Purchasing Code of Ethics

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    The Alvord Unified School District shall follow all policies and regulations authorized and adopted by the District’s Board of Education.  Additionally, the District subscribes to the following Code of Ethics for the procurement of goods and services, developed by the California Association of School Business Officials (CASBO) and California Department of Education.

     

    1. To regard public service as a sacred trust of the community, giving primary consideration to the interests of the school district by which we are employed.

     

    1. To demand truth and honesty in the purchase of goods and services.

     

    1. To avoid unfair, unethical, or compromising practices, conflicts of interest or the abuse of our trust as representatives of the District.

     

    1. To purchase without a personal interest, private advantage or prejudice, seeking to obtain the maximum benefit for each tax dollar expended.

     

    1. To purchase the proper product for the purpose required, when and where it is needed.

     

    1. To purchase goods and services at the most competitive price possible with maximum benefit to the District.

     

    1. To provide all qualified vendors with an equal opportunity for purchases by the District.

     

    1. To treat vendors with the same fairness, dignity and respect that the District wishes to receive.

     

    1. To respect the District’s obligations and to require that the vendor respect their obligation(s) to the District.

     

    1. To strive constantly for improvement of the quality of products that are purchased and the District’s purchasing methods.

     

    1. To counsel and assist fellow purchasing officers in the performance of their duties.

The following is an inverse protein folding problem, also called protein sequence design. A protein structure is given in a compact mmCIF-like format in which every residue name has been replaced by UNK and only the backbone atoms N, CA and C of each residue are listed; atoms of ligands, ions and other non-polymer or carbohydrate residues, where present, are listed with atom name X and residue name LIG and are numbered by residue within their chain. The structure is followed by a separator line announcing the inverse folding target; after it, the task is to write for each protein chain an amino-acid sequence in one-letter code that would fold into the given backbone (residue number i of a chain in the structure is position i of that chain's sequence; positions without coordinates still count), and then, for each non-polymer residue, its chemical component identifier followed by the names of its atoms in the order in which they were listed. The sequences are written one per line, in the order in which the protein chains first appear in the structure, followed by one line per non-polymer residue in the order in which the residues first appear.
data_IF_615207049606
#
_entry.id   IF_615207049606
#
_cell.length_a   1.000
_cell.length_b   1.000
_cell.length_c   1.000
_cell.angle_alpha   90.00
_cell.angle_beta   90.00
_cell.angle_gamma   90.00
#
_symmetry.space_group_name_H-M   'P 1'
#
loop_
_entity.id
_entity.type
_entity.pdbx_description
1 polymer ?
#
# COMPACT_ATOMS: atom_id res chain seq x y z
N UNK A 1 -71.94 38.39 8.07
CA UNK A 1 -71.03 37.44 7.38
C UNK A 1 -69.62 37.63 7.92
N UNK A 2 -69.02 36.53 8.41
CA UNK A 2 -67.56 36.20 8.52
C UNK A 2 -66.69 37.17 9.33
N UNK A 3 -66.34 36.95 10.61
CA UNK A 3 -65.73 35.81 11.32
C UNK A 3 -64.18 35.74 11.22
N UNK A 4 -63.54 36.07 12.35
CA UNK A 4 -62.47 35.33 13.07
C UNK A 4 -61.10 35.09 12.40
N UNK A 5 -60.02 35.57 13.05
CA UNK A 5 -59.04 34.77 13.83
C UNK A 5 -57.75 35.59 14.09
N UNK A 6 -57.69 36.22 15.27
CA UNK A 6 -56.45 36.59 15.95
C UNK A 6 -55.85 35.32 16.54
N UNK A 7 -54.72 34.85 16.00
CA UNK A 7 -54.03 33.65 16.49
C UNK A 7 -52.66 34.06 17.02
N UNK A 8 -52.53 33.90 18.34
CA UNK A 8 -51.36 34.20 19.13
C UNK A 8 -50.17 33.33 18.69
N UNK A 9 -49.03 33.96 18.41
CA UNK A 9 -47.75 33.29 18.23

1. To cooperate with all organizations and individuals engaged in enhancing the development and standing of the purchasing profession.

     

    1. To remember that everything we do reflects on the District, and to govern our every action accordingly.

     

    1. To diligently follow all lawful instructions while using professional judgment, reasonable care, and exercising only the authority granted;

     

    1. To never solicit or accept money, loans, credits, or prejudicial discounts, and avoid the acceptance of gifts, entertainment, favors, or services from present or potential suppliers which might influence or appear to influence purchasing decisions;

     

    1. To provide an environment where all business concerns, large or small, majority or minority owned, are afforded an equal opportunity to compete for the District’s business; and,

     

    1. To conduct all purchasing activities in accordance with the laws, while remaining alert to the legal ramifications of the purchasing decisions;

      

    Procurement Standards

    District personnel must conduct all procurement transactions in a manner that allows full and open competition consistent with the standards stated in 2 CFR, Section 200.319. To ensure objective vendor performance and eliminate any unfair competitive advantage, vendors that develop or draft specifications, requirements, statements of work, invitations for bid (IFB), or requests for proposal (RFP) must be excluded from competing for the bid (2 CFR, Section 200.319[a]).